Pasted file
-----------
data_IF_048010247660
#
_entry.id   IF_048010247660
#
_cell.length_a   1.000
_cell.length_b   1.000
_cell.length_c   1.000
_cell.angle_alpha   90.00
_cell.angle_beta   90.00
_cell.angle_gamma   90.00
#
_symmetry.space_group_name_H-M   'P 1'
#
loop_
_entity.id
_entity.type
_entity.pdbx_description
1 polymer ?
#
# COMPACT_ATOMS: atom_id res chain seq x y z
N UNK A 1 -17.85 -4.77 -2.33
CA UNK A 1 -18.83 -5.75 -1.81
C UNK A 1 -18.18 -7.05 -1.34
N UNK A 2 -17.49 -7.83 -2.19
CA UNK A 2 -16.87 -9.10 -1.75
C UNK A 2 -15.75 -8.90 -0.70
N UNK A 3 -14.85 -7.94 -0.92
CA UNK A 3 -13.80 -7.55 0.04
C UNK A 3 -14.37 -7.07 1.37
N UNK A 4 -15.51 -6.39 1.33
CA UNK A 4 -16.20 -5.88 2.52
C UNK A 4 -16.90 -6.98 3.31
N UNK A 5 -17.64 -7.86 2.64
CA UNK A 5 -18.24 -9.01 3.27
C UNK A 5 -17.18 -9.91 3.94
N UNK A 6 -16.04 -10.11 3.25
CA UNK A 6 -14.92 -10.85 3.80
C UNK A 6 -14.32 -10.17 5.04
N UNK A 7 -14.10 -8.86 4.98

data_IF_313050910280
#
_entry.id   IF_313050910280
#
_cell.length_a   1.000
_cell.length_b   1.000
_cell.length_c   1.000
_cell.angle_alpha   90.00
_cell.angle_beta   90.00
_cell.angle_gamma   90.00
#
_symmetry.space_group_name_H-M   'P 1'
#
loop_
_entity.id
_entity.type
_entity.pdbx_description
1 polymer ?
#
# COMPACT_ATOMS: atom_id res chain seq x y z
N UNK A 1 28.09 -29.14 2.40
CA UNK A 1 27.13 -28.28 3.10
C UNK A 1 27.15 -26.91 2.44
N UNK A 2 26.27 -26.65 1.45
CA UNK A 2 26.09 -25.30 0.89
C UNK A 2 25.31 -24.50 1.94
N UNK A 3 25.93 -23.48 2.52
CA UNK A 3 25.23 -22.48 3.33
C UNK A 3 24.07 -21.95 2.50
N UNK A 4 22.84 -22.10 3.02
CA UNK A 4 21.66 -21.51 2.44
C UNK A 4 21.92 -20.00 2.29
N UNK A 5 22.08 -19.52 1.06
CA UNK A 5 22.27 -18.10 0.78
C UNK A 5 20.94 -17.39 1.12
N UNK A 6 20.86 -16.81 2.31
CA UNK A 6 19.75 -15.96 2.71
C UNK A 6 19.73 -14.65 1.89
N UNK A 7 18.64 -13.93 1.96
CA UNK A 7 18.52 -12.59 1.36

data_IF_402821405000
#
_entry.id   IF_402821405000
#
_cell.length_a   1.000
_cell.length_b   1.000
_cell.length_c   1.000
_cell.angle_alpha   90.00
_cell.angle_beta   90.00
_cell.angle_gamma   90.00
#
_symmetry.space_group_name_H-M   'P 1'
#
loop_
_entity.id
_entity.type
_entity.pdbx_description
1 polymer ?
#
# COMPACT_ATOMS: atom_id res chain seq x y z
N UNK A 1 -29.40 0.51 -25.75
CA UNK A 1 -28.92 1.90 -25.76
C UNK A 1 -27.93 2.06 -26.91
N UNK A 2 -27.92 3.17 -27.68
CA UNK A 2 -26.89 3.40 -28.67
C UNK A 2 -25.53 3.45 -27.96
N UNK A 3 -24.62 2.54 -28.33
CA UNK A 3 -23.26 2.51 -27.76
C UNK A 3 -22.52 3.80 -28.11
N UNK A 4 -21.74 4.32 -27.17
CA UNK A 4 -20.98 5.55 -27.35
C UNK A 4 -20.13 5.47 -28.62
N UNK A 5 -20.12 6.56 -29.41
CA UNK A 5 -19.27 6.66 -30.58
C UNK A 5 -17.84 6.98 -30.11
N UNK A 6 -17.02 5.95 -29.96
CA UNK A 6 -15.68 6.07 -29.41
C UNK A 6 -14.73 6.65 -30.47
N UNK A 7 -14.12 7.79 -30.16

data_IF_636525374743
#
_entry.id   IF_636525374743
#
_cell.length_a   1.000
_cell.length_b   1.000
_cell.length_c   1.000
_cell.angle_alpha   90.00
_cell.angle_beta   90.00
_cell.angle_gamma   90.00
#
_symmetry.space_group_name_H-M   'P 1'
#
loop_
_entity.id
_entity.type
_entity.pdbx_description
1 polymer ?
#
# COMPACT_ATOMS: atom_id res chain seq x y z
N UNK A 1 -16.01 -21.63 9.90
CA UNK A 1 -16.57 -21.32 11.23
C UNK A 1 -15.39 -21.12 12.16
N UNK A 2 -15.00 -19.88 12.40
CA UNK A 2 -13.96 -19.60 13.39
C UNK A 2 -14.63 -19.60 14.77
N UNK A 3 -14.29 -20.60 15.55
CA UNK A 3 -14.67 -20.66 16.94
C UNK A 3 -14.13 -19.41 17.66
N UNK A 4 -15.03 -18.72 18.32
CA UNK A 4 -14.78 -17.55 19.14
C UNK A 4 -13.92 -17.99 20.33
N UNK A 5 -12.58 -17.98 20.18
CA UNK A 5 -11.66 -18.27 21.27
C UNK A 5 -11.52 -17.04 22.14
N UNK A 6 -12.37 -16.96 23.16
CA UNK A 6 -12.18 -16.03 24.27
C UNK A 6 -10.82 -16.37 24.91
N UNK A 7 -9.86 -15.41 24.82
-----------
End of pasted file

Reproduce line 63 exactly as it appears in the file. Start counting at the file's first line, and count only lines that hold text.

N UNK A 2 26.27 -26.65 1.45